The Batoka, or ‘Tokaleya’, have a long history in the area. For them The Falls are a sacred and essential element of their culture. Victoria Falls forms an integral part in their way of life and they have inhabited the area for hundreds of years. The Batoka give their name to the gorges downstream of the Victoria Falls.*


The Names

The Kololo, a Bantu speaking people from South Africa emerged in the falls area in 1834 and named the falls ‘Musi-oa-Tunya’ meaning ‘The Smoke that Thunders’. The local Leya people who settled in the area around 1600 AD call it ‘Shungu na Mutitima’, the Roaring Lion. The earliest people at the falls, the hunter gatherers who were non-Bantu communities and the first Bantu people at the falls around 350 BC, must have given names to this wonder as well although we do not know them today. When Dr David Livingstone, escorted by Sekeletu, the Sotho leader, saw the falls, he named it Victoria Falls after Queen Victoria, the reigning Monarch of the United Kingdom at the time. Is it a hangover of colonial mentality that the term Victoria Falls continues to be the most recognised name for such a deeply African phenomenon? The poetic Mosi-oa-Tunya, the "smoke that thunders", is far more appropriate - particularly since Zimbabwe and Zambia, whose borders meet at the Falls, have been committed to an anti-colonial struggle. However, Livingstone's name has stuck, and in today's marketing-oriented world, the Victoria Falls has become the brand by which one of the world's seven natural wonders is known to the outside world.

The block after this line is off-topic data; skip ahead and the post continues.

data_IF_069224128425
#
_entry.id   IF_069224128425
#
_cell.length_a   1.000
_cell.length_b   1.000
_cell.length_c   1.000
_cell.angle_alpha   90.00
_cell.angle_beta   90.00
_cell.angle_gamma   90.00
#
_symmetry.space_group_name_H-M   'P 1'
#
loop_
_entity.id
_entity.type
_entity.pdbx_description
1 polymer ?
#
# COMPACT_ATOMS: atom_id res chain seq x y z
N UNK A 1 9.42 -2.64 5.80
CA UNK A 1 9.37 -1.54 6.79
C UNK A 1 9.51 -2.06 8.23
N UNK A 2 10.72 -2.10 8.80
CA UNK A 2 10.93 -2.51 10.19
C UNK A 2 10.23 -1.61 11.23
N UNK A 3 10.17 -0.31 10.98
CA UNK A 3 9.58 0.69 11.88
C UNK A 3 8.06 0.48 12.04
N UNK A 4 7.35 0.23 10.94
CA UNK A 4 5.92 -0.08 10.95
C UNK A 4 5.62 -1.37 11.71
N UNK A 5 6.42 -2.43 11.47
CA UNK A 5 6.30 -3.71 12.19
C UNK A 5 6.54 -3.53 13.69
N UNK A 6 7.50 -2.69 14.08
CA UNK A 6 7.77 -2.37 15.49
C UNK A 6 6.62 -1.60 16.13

Despite not knowing who exactly was the first man to see the falls, modern man today can only marvel at the beautiful falls. The onus is on all of us to work hard to protect this natural wonder from degradation and crass exploitation.  Munga Eco-Lodge supports the efforts of well-meaning people to preserve this great natural heritage in as pristine a condition as possible for the enjoyment and good of future generations.

Compiled by Maliwa Kabika, Hospitality Manager

Munga Eco-Lodge

24 October 2017





N. M Katanekwa, The Prehistory Of The 73+ Bantu Languages and Bantu Language Groups Of Zambia 3000 BC to 1600 AD: (With New Interpretation Of The Classification,  Languages And Language Groups Of Africa), 2016.

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Did you know?

…. People around the world who search on-line for Victoria Falls will also be likely to find the town of “Victoria Falls” which is in Zimbabwe … no wonder many of them think a visit to the Victoria Falls means a visit to Zimbabwe.

… “Livingstone” is the town on the Zambian side of the falls.  Before David Livingstone’s time, this settlement was called “Maramba”.

… Livingstone and the Zambian side of the falls offer activities, tours and accommodation for tourists.

… You should consider planning a trip to the falls at a time when you may see the Lunar Rainbow, a rare sight!